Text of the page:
Open Access
Wang, Ruifang
Graduate Program:
Doctor of Philosophy
Document Type:
Date of Defense:
February 02, 2007
Committee Members:
  • Peter E Schiffer, Committee Chair
  • Vincent Henry Crespi, Committee Member
  • Nitin Samarth, Committee Member
  • Thomas E Mallouk, Committee Member
  • geometrical magnetic frustration
  • spin ice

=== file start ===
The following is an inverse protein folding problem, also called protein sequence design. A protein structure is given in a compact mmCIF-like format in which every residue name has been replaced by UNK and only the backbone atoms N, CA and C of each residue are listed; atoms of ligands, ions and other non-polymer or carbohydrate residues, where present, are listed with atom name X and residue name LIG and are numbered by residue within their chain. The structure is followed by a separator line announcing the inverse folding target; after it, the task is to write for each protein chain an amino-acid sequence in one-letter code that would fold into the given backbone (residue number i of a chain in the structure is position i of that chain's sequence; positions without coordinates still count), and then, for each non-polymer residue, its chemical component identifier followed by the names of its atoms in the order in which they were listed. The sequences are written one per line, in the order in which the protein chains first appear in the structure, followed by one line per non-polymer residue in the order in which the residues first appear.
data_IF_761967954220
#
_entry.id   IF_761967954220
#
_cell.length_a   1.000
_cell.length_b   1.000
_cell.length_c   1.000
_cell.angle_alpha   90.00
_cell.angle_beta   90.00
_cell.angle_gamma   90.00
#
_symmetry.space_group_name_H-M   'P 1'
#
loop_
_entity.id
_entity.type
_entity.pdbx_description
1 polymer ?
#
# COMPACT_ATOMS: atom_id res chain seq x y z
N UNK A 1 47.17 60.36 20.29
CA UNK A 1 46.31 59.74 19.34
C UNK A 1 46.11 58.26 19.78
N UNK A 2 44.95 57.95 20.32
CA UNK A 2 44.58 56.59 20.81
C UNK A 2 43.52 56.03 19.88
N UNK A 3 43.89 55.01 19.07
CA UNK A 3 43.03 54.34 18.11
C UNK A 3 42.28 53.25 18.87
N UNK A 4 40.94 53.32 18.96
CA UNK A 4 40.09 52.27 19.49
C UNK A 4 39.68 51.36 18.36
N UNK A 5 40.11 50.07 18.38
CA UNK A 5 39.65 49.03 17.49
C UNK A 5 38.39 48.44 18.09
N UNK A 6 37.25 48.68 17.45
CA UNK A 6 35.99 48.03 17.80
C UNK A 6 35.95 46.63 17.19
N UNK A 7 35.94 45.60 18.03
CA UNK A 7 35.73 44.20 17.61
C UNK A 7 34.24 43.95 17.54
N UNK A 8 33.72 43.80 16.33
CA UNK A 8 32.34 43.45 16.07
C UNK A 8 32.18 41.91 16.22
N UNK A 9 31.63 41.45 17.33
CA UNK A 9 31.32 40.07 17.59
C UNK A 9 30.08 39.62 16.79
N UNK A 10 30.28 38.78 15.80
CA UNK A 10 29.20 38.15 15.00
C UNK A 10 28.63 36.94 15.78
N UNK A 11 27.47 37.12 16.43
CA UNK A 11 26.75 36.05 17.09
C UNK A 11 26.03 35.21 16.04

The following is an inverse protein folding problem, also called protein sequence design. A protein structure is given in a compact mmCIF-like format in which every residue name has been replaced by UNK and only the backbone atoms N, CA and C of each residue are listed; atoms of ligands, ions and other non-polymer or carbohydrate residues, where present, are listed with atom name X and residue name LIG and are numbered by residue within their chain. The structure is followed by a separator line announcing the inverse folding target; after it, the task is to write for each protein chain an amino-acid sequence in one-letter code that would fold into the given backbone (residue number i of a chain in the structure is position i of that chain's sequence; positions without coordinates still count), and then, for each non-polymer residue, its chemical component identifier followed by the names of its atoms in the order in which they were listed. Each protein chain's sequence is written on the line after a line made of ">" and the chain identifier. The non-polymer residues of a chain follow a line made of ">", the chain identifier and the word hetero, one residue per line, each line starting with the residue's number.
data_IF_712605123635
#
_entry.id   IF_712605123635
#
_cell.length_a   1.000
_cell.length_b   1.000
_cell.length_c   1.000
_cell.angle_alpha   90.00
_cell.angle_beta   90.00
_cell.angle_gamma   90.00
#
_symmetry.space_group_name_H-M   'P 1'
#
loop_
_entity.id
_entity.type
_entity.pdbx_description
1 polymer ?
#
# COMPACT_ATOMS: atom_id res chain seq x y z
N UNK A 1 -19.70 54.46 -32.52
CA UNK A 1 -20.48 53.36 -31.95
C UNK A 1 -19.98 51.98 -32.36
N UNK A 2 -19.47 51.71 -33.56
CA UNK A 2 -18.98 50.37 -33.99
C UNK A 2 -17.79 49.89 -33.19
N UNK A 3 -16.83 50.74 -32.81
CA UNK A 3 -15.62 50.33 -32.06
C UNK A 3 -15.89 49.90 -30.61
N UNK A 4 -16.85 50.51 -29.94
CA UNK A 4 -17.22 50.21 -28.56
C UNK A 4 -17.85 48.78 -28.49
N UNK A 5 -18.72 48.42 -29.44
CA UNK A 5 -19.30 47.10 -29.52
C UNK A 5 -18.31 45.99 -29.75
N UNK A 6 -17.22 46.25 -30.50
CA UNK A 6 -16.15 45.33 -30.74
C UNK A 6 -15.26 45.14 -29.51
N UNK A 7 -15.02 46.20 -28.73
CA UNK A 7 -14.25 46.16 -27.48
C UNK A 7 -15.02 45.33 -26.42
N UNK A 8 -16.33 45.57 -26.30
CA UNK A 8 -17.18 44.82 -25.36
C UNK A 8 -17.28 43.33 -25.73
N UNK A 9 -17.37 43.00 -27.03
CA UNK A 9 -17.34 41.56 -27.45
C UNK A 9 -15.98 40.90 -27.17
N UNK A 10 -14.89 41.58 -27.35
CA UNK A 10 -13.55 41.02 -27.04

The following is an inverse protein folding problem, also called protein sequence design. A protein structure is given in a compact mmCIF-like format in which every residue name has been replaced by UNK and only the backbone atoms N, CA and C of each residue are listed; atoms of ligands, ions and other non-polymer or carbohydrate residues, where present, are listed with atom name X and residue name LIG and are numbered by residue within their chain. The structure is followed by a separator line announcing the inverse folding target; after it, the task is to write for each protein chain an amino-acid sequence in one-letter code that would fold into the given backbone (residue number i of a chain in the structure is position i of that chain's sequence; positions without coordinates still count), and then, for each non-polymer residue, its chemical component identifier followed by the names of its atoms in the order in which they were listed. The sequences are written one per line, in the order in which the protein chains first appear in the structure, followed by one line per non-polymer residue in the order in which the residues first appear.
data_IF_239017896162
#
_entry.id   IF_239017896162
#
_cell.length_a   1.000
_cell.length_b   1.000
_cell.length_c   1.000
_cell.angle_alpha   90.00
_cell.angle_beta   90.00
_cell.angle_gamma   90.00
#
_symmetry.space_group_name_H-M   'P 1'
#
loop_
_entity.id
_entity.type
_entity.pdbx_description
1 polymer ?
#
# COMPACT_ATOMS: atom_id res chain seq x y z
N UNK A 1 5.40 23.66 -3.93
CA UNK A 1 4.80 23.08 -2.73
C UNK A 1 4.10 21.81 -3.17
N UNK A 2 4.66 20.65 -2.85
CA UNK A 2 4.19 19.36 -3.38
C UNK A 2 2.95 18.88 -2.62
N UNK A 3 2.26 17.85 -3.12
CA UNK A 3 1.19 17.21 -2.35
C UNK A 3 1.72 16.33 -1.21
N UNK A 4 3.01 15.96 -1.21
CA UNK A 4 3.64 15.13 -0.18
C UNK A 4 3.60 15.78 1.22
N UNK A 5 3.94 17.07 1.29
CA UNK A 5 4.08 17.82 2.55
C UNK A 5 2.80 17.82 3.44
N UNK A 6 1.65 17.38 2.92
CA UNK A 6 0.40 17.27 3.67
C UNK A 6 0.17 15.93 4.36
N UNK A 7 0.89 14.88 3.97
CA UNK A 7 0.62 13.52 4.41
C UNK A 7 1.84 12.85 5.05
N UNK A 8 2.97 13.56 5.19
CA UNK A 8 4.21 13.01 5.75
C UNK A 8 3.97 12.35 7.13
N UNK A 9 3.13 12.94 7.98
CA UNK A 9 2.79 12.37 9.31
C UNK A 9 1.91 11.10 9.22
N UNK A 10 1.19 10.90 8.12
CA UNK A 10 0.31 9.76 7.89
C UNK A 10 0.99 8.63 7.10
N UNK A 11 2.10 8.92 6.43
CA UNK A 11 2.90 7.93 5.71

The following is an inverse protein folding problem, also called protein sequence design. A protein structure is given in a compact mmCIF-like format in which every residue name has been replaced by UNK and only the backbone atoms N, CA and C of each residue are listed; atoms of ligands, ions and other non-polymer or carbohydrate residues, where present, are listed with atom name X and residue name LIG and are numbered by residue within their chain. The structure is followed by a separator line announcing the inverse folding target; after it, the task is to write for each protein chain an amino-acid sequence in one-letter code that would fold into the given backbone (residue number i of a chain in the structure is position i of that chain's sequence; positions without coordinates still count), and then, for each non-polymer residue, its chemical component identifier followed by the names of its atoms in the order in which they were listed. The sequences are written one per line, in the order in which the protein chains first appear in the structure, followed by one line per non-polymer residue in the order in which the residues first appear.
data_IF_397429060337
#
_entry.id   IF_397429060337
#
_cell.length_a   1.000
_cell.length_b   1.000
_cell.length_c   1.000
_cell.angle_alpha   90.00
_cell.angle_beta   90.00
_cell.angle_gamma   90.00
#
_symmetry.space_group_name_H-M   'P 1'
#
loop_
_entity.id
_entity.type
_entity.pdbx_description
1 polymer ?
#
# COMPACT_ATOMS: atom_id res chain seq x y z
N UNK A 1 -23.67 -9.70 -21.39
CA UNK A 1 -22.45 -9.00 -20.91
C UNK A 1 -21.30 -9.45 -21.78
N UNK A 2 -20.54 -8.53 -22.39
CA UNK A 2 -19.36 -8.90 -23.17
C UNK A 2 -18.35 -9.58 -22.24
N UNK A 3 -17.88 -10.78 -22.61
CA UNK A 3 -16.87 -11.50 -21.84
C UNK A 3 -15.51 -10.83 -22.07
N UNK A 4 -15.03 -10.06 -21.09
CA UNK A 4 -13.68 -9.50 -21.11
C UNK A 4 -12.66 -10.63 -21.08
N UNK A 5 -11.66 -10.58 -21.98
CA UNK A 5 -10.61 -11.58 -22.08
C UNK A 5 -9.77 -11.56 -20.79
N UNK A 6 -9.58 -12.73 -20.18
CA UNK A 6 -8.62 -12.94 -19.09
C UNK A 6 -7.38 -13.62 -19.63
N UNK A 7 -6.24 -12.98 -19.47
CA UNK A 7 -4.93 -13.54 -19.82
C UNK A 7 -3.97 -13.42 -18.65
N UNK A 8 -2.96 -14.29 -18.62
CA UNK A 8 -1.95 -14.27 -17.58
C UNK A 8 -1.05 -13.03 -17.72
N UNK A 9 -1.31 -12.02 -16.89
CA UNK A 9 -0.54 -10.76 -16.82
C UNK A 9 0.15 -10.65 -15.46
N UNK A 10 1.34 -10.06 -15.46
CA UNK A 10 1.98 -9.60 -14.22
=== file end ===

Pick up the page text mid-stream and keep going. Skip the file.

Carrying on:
Ice is a common material that has unusual properties. The hydrogen ions in ice keep in disordered states even at the extremely low temperatures. Thus ice has the so-called zero point entropy. The disordered states in ice are a consequence of geometrical frustration, a fascinating phenomenon that attracts not only considerable interest in basic physics but also provides a novel platform for important applications, such as data storage and neural networks. Geometrical frustration also occurs in magnetic materials, in which the geometry of an ordered lattice prohibits simultaneous minimization of all magnetic interactions. Spin ice is a class of geometrically frustrated materials in which the magnetic ions mimic the frustration of hydrogen ion positions in frozen water. However, such chemically synthesized materials put severe limitations on probing the individual magnetic ions and tuning the magnetic interactions. We used electron beam lithographic patterning to create square arrays of single-domain permalloy (Ni0.8Fe0.2) nanomagnets in which the dipolar interactions displayed two-dimensional frustration analogous to spin ice. Magnetic force microscopic (MFM) images of individual magnetic moments directly displayed the local accommodation of frustration. We saw both ice-like short-range correlations and an absence of long-range correlations, behavior which is strikingly similar to the low-temperature state of spin ice. The second part of this thesis is about our investigations on demagnetization on the nanometer scale. We studied demagnetization protocols for artificial spin ice by rotating it in a changing magnetic field. To demagnetize the sample, we find that the most effective demagnetization is achieved by not only stepping the field strength down while the sample is rotating, but by combining each field step with an alternation in the field direction. By contrast, linearly decreasing the field strength or stepping the field down without alternating the field direction leaves the arrays with a larger remanent magnetic moment. These results suggest that non-monotonic variations in field magnitude around and below the coercive field are important for the demagnetization process.